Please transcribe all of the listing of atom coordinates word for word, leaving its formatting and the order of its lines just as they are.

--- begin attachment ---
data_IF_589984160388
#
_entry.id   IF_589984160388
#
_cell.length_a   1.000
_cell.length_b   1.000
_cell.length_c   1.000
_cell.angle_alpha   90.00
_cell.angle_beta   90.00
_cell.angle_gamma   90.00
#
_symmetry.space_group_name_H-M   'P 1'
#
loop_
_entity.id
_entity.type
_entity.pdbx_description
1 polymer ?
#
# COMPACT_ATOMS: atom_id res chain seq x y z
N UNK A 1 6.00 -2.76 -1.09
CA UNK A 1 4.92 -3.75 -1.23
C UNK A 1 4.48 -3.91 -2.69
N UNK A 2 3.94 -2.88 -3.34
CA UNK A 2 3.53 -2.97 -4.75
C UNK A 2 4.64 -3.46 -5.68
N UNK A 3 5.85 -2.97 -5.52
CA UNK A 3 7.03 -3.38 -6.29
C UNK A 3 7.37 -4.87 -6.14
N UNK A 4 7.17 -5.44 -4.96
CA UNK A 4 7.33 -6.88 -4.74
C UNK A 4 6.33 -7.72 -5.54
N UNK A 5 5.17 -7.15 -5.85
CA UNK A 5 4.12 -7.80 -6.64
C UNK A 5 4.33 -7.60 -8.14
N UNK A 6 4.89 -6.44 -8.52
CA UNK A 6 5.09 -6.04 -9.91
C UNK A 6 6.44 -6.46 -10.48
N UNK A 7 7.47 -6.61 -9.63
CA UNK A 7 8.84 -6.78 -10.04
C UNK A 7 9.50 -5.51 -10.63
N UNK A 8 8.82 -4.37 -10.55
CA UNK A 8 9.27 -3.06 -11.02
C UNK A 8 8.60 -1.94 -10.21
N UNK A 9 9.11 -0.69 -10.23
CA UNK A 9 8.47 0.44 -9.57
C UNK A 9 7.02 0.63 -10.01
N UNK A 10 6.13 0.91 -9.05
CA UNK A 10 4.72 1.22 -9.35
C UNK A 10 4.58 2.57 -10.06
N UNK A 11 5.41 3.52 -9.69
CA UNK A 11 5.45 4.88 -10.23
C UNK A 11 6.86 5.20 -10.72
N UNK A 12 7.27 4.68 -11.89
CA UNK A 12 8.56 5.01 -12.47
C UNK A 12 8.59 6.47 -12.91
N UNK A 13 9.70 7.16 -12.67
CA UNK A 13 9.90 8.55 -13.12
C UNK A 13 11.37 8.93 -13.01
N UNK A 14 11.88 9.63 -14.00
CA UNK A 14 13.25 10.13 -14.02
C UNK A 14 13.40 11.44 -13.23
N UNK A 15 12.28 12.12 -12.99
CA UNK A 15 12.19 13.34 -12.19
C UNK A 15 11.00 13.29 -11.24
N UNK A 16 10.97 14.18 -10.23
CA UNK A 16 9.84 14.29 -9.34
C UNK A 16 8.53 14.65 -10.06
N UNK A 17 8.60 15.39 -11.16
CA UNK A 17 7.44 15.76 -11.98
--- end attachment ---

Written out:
data_IF_589984160388
#
_entry.id   IF_589984160388
#
_cell.length_a   1.000
_cell.length_b   1.000
_cell.length_c   1.000
_cell.angle_alpha   90.00
_cell.angle_beta   90.00
_cell.angle_gamma   90.00
#
_symmetry.space_group_name_H-M   'P 1'
#
loop_
_entity.id
_entity.type
_entity.pdbx_description
1 polymer ?
#
# COMPACT_ATOMS: atom_id res chain seq x y z
N UNK A 1 6.00 -2.76 -1.09
CA UNK A 1 4.92 -3.75 -1.23
C UNK A 1 4.48 -3.91 -2.69
N UNK A 2 3.94 -2.88 -3.34
CA UNK A 2 3.53 -2.97 -4.75
C UNK A 2 4.64 -3.46 -5.68
N UNK A 3 5.85 -2.97 -5.52
CA UNK A 3 7.03 -3.38 -6.29
C UNK A 3 7.37 -4.87 -6.14
N UNK A 4 7.17 -5.44 -4.96
CA UNK A 4 7.33 -6.88 -4.74
C UNK A 4 6.33 -7.72 -5.54
N UNK A 5 5.17 -7.15 -5.85
CA UNK A 5 4.12 -7.80 -6.64
C UNK A 5 4.33 -7.60 -8.14
N UNK A 6 4.89 -6.44 -8.52
CA UNK A 6 5.09 -6.04 -9.91
C UNK A 6 6.44 -6.46 -10.48
N UNK A 7 7.47 -6.61 -9.63
CA UNK A 7 8.84 -6.78 -10.04
C UNK A 7 9.50 -5.51 -10.63
N UNK A 8 8.82 -4.37 -10.55
CA UNK A 8 9.27 -3.06 -11.02
C UNK A 8 8.60 -1.94 -10.21
N UNK A 9 9.11 -0.69 -10.23
CA UNK A 9 8.47 0.44 -9.57
C UNK A 9 7.02 0.63 -10.01
N UNK A 10 6.13 0.91 -9.05
CA UNK A 10 4.72 1.22 -9.35
C UNK A 10 4.58 2.57 -10.06
N UNK A 11 5.41 3.52 -9.69
CA UNK A 11 5.45 4.88 -10.23
C UNK A 11 6.86 5.20 -10.72
N UNK A 12 7.27 4.68 -11.89
CA UNK A 12 8.56 5.01 -12.47
C UNK A 12 8.59 6.47 -12.91
N UNK A 13 9.70 7.16 -12.67
CA UNK A 13 9.90 8.55 -13.12
C UNK A 13 11.37 8.93 -13.01
N UNK A 14 11.88 9.63 -14.00
CA UNK A 14 13.25 10.13 -14.02
C UNK A 14 13.40 11.44 -13.23
N UNK A 15 12.28 12.12 -12.99
CA UNK A 15 12.19 13.34 -12.19
C UNK A 15 11.00 13.29 -11.24
N UNK A 16 10.97 14.18 -10.23
CA UNK A 16 9.84 14.29 -9.34
C UNK A 16 8.53 14.65 -10.06
N UNK A 17 8.60 15.39 -11.16
CA UNK A 17 7.44 15.76 -11.98